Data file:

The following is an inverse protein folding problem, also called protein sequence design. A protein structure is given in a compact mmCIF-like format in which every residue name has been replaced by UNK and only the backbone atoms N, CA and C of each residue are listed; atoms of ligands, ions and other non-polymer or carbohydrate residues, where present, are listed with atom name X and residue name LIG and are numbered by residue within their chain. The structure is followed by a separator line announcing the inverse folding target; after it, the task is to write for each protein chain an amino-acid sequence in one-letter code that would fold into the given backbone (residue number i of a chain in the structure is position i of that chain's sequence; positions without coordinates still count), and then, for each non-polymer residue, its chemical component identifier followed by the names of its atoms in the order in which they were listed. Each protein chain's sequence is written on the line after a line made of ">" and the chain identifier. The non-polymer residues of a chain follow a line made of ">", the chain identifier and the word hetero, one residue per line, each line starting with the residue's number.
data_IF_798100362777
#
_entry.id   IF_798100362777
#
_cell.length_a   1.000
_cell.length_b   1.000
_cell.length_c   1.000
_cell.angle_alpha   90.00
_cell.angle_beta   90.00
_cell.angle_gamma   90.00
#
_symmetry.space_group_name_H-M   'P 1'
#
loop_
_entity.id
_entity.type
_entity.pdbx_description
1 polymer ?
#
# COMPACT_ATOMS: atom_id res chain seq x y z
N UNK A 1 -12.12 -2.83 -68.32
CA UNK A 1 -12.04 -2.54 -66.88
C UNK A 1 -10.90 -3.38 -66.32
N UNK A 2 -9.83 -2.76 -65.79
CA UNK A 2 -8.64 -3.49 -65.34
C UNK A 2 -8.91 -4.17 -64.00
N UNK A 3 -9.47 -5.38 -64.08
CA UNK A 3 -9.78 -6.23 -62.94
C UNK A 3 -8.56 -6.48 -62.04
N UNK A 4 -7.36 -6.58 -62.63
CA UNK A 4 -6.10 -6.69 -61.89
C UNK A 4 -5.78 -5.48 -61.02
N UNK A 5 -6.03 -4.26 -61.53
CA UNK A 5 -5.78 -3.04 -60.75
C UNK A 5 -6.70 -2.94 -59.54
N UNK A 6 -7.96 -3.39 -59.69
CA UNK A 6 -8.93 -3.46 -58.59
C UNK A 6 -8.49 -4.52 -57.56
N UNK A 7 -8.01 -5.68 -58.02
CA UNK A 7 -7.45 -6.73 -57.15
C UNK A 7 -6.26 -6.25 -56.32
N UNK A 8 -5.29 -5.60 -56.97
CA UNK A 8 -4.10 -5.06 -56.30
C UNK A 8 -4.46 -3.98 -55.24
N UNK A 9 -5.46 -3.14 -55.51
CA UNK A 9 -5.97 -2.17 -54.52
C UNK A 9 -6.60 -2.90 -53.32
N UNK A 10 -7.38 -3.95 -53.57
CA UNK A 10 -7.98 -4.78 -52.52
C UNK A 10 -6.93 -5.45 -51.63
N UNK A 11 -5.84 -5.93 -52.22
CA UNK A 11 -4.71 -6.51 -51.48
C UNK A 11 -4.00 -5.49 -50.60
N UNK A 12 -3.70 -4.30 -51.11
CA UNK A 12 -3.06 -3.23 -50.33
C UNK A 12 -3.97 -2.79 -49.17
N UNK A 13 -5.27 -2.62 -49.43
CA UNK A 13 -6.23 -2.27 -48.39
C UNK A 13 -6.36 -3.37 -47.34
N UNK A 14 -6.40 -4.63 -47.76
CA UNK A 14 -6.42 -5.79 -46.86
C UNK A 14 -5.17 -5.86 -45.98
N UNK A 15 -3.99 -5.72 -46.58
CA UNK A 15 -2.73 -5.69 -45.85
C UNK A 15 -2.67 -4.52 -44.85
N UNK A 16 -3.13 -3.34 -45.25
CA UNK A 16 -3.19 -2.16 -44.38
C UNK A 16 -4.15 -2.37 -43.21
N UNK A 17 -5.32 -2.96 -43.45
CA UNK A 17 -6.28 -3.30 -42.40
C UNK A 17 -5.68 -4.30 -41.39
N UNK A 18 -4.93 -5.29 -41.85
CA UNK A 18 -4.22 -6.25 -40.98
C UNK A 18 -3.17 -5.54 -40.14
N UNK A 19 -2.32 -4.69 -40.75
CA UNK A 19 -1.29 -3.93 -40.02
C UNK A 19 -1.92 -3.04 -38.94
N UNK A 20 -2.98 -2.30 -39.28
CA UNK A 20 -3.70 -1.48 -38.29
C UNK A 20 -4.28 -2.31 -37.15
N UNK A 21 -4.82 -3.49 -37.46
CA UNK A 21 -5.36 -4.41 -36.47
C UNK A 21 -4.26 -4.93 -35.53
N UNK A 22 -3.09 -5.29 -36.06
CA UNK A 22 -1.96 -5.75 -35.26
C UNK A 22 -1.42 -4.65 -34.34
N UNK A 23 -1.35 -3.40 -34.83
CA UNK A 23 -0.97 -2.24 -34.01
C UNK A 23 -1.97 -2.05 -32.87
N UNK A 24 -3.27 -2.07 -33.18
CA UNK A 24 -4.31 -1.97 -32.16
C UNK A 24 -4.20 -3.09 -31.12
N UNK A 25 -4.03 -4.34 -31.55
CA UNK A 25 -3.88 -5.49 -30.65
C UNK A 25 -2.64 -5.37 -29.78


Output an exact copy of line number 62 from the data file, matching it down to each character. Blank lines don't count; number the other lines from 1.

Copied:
CA UNK A 14 -6.42 -5.79 -46.86